All of us are well aware it is flu and cold season in our part of the world. It’s almost impossible to escape its clutches and many people suffer through a series of ailments for months. Yet how can we complain when so many suffer with more serious illnesses that take extensive treatments to cure, if at all? Pain and suffering are part of human life.
Statistics Canada says that we fill 300 million drug prescriptions a year (2005 figures), which works out to roughly 10 for each man, woman and child – or 3 billion dollars worth! That’s a lot of medicine to help us fight painful conditions.
In John’s final New Testament book, he describes “the holy city, new Jerusalem, coming down out of heaven from God” (Rev.21:2). Most people think he is writing about heaven; others believe it is a figurative picture of the church protected by God. Perhaps it is the latter but foreshadowing the former. My point is that He promises “there shall no longer be any mourning, or crying, or pain; the first things have passed away” (v4). Can you imagine an existence with no pain? John seems to imply there will be no more sickness either. At the very least, we understand that pain will be absent from heaven. Wouldn’t that be nice!
This is not just pie in the sky. Jesus successfully healed people from their illnesses and pain every day. He was the Great Physician, and He knew what He was talking about. One of my favorite passages in the New Testament is Matthew 4:23-25. “And Jesus was going about in all Galilee…healing every kind of disease and every kind of sickness among the people…all who were taken with various diseases and pains, demoniacs, epileptics, paralytics; and He healed them.”
Looking forward to a time when there will no longer be any pain helps us deal with our own struggles in life for the present time.
Relief is coming!
– Tim Johnson
One of the most amusing characters this time of year is the Grinch, who despises Christmas and has a generally negative personality. People like him have been around for a long time.
Such a man was encountered by Paul and Barnabas in Acts 13 when they took the gospel to Cyprus and the household of the Roman Governor. In his employ was a magician named, ironically, Bar-Jesus (meaning the son of someone named Jesus), aka Elymas. When Paul tried to teach the gospel to the governor, Elymas kicked up an awful fuss and tried to “turn the proconsul away from the faith” (v8). He was a first-class Grinch. Paul said to him, “You who are full of all deceit and fraud, you son of the devil, you enemy of all righteousness, will you not cease to make crooked the straight ways of the Lord?” (v9) That’s quite an indictment against this troublesome man.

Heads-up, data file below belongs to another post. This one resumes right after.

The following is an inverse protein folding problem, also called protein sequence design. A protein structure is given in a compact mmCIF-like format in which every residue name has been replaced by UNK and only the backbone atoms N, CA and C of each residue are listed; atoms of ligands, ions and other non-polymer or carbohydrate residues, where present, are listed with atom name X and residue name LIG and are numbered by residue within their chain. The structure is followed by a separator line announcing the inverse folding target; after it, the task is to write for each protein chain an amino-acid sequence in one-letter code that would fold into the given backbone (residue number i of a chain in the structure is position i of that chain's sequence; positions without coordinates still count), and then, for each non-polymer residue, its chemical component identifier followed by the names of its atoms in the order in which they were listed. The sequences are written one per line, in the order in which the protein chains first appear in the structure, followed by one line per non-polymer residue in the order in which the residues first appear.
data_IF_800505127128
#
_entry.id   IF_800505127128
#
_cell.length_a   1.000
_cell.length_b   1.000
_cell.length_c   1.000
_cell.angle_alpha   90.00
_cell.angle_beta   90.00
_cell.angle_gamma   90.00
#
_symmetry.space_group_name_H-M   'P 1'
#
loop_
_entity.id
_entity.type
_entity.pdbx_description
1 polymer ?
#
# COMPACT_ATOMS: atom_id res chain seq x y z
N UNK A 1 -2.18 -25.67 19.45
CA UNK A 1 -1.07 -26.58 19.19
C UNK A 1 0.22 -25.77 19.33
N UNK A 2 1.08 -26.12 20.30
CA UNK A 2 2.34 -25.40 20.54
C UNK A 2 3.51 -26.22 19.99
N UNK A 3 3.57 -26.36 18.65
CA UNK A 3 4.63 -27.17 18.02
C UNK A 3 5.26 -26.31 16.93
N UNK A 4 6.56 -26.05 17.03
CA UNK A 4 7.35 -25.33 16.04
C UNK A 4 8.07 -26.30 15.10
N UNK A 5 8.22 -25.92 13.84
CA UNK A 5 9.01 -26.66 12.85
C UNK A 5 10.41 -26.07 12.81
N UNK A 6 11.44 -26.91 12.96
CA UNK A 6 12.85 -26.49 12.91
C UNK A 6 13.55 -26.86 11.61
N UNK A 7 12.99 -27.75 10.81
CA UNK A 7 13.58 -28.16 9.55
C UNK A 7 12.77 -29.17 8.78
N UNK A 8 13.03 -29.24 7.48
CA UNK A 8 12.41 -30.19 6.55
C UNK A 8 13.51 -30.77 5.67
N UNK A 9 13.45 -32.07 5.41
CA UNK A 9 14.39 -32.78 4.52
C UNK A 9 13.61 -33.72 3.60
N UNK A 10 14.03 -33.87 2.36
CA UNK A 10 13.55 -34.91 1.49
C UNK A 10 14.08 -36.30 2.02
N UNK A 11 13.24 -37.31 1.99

How many times have people tried to turn others away from the good news of Jesus Christ? Or made crooked the straight ways of the Lord? We often see modern-day versions of Elymas, who do all they can to discourage others.
Sometimes we can have a Grinch-attitude by criticizing good things that may simply be new, different, inconvenient, or something that threatens the status-quo. I’m not talking about matters that are rebellious or un-Biblical, which are rightly rejected. But good and righteous things are sometimes criticized just because we don’t like to consider change.
The New Testament urges us to be positive, kind, open to that which is good, Biblical and helpful. “Encourage one another day after day” (Heb.3:13). “Encourage one another and build up one another, just as you also are doing” (1 Thess.5:11). Faith has an open attitude to God and the brethren. “Put on a heart of compassion, kindness, humility, gentleness and patience” (Col.3:12).
Let’s make sure the Grinch is just a fairy-tale, not a reality within us.
– Tim Johnson
The apostle Paul was ever aware of how unworthy he was to preach the gospel. In Ephesians 3:8 he said, “To me, the very least of all saints, this grace was given to preach to the Gentiles the unfathomable riches of Christ.”
His was a world in which half of all people scraped along to make ends meet, and the other half strove for power and great wealth. Some would say things haven’t changed very much today. At one time, Paul was an accomplished Jewish Pharisee, respected for his strength and zeal and his opposition to the early church. He would not have been unfamiliar with wealth and power. But all that changed when he met Jesus.
In Paul’s estimation, he went from greatness to the very least of all saints. His pride of power and place no longer existed. He now lived to serve the Lord Jesus Christ. But God gave him the valuable and ironic role of preaching to the Gentiles, no longer the Jews.